Many are pas­sion­ate about soc­cer

Sunday Tribune - - HERALD -

IT’S said you get the lead­ers you de­serve. From a foot­ball per­spec­tive in South Africa, this is true. The SA Foot­ball As­so­ci­a­tion (Safa) has stum­bled from one crisis to the next since it started run­ning foot­ball.

The na­tional teams keep fail­ing to qual­ify for the top tour­na­ments and the over­all struc­ture and run­ning of the game has many faults.

There are many good peo­ple in the as­so­ci­a­tion who are pas­sion­ate about what they do, but the top is rud­der­less and with­out a vi­sion.

Even though Safa ap­pears to be op­er­at­ing in a co­coon, ren­der­ing it in­ca­pable of se­ri­ous in­tro­spec­tion, the sav­ing grace is that the game is alive and well at grass-roots and am­a­teur lev­els.

This is the lifeblood of the game and the main rea­son foot­ball con­tin­ues to sur­vive and grow. At this level, ad­min­is­tra­tors, coaches, par­ents and play­ers are pas­sion­ate about the game – and this is ev­i­dent in all com­mu­ni­ties, cities and town­ships.

The count­less ad­min­is­tra­tors and coaches who give of their time and ef­fort a few times a week for no com­pen­sa­tion, are the true he­roes of the game.

Thou­sands of young play­ers travel vast dis­tances to be able to train and play at a de­cent club. These kids do their best to scrape to­gether money so that they do not miss any ses­sions.

The Safa hi­er­ar­chy has been at log­ger­heads with it­self at a na­tional level for three years, and in this time a par­al­lel struc­ture has been es­tab­lished. An out­sider look­ing on could in­ter­pret this as a com­edy show.

Are there no rules that are be­ing ob­served by ev­ery­one? Have there been court orders handed down as to who can run foot­ball in the coun­try? Why isn’t the Safa con­sti­tu­tion ad­hered to and re­spected?

Peo­ple are get­ting fed up with this un­ten­able sce­nario, and Safa may soon find they have no one left to gov­ern.

Most peo­ple who un­der­stand foot­ball and just want to play the game are vot­ing with their feet.

An ex­am­ple was the re­cent Mar­i­lyn Mews Easter Tour­na­ment or­gan­ised by the Dur­ban Cen­tral Foot­ball As­so­ci­a­tion at Tills Cres­cent in Dur­ban. It was the 14th edi­tion of this pres­ti­gious event.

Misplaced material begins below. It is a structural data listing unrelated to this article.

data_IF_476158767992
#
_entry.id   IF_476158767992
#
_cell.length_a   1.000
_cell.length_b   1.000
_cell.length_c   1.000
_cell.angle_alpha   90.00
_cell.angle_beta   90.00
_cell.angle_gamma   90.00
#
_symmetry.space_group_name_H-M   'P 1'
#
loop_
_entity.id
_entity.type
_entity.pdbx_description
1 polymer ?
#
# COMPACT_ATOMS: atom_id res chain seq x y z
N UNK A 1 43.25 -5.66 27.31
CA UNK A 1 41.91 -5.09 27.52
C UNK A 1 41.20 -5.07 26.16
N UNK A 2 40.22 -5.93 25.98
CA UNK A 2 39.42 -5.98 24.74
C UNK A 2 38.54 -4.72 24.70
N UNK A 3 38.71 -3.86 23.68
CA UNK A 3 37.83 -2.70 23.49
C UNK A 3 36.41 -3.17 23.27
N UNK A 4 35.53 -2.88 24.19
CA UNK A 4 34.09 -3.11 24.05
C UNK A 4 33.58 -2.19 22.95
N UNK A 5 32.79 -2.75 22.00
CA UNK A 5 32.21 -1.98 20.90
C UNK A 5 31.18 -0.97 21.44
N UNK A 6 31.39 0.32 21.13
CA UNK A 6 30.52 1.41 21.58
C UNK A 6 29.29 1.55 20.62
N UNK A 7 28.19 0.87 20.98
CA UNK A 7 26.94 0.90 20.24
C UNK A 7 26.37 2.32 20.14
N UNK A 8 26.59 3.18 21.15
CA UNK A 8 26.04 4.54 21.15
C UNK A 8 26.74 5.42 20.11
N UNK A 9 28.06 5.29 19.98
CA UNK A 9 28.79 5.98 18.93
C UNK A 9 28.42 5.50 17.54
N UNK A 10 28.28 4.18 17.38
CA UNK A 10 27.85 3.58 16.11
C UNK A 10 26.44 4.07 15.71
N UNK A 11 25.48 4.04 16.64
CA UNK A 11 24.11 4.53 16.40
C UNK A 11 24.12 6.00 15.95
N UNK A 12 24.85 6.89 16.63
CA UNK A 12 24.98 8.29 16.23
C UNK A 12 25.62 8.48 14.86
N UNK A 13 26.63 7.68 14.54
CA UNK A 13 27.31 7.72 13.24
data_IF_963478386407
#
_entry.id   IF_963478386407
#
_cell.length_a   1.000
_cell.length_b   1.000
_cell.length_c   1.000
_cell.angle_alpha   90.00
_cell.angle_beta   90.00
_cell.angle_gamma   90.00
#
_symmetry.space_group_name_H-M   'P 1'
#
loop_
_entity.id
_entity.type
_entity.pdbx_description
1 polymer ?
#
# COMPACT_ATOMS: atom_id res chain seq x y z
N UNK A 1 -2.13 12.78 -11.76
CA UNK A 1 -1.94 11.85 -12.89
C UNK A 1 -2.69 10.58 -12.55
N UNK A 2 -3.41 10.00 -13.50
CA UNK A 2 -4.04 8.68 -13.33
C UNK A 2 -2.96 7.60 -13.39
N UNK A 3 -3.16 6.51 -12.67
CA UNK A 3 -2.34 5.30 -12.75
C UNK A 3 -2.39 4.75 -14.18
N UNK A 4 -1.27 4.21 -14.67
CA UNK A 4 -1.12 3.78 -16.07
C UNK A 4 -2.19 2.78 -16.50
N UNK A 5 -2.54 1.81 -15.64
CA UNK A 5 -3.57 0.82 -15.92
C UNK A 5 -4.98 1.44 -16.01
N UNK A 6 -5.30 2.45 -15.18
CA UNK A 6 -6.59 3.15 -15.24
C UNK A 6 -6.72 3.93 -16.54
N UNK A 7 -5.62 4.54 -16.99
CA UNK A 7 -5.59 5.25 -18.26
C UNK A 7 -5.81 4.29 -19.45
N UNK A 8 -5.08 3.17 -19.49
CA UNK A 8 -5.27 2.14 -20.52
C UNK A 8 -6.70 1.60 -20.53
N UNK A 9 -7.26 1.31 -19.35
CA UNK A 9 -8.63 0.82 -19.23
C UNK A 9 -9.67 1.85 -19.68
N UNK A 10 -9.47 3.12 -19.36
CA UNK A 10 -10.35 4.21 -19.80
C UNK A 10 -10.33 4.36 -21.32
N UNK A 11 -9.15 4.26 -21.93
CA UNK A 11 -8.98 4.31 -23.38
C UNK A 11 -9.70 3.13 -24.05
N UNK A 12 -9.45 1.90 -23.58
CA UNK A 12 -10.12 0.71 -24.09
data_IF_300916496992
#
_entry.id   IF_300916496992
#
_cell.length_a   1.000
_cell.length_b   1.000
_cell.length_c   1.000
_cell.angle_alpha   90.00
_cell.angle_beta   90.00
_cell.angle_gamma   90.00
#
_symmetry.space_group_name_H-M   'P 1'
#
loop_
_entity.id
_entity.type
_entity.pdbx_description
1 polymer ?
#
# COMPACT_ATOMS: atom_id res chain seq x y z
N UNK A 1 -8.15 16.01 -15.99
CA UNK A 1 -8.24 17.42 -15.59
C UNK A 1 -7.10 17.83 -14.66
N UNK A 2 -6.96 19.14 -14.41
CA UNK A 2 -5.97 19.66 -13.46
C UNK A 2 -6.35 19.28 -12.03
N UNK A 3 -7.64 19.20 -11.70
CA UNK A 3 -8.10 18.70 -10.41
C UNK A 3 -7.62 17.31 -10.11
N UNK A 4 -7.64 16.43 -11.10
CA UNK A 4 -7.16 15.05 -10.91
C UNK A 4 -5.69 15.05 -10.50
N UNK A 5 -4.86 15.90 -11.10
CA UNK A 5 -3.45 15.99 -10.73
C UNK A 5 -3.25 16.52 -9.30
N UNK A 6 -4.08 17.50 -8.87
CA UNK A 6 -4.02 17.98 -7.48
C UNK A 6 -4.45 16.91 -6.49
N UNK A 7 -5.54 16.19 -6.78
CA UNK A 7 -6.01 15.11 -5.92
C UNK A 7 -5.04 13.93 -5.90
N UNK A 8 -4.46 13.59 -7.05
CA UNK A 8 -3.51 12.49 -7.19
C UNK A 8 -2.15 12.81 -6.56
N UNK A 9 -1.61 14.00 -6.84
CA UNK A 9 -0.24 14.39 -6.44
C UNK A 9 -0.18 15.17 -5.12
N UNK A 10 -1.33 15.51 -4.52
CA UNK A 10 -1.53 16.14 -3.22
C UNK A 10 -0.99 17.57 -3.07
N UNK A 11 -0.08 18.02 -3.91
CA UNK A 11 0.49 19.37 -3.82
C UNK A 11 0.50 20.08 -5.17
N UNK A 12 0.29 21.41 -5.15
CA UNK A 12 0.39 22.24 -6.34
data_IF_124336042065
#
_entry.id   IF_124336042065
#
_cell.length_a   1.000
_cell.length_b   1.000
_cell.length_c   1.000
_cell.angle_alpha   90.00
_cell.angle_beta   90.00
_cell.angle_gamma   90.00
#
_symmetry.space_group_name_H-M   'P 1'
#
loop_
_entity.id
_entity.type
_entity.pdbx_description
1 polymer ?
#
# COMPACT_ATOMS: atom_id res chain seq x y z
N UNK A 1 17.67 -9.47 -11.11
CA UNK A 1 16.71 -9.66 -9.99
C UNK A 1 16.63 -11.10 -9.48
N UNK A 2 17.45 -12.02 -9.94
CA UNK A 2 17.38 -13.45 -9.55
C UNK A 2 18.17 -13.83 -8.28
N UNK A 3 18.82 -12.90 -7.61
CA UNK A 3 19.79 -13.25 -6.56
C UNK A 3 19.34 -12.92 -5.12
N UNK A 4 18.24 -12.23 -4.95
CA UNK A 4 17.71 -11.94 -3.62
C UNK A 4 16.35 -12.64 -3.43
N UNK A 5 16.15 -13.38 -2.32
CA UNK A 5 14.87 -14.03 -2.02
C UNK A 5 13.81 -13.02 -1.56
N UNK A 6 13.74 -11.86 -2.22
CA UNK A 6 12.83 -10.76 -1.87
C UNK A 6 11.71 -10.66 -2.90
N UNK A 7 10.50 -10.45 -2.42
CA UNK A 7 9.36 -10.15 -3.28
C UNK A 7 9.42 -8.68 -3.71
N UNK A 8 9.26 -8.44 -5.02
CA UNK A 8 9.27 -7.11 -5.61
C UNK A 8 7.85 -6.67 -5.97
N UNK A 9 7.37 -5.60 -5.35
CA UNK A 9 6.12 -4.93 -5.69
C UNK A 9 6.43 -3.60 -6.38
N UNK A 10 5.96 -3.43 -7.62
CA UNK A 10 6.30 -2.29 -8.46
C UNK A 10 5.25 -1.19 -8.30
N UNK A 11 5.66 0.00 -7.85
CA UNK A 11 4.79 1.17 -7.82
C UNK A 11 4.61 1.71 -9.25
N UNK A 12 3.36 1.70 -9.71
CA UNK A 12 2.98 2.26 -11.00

Since there were two separate Safa struc­tures in Dur­ban, most of the clubs were split. This has led to the Easter Tour­na­ment be­ing wa­tered down with nei­ther side able to show­case the best foot­ball. But the Dur­ban Cen­tral Foot­ball As­so­ci­a­tion man­aged to at­tract nu­mer­ous clubs from the “op­po­site side of the fence”, and this year ex­pec­ta­tions were ex­ceeded. Up to 60 teams took part in dif­fer­ent cat­e­gories.

The com­pe­ti­tion in the se­nior sec­tion was in­tense, with am­a­teur and semipro­fes­sional teams go­ing toe-to­toe. This is what peo­ple want to see.

The win­ners who walked off with the R20 000 first prize were Kwa­mashu All Stars, who edged out Green­wood Park Friends 3-0 in the fi­nal.

The tour­na­ment went smoothly, was well-run, and served to unify foot­ball for an en­tire week­end, which was fan­tas­tic to see. Next year’s tour­na­ment is ex­pected to be big­ger and bet­ter.

Safa needs to take a long, hard look at it­self be­cause the pa­tience of the clubs is di­min­ish­ing and soon they will be vot­ing in num­bers by choos­ing foot­ball over pol­i­tics.

South Africans de­serve the best. Let’s get back on track.

Cop­pola is a for­mer pro­fes­sional foot­baller, a coach and ad­min­stra­tor.

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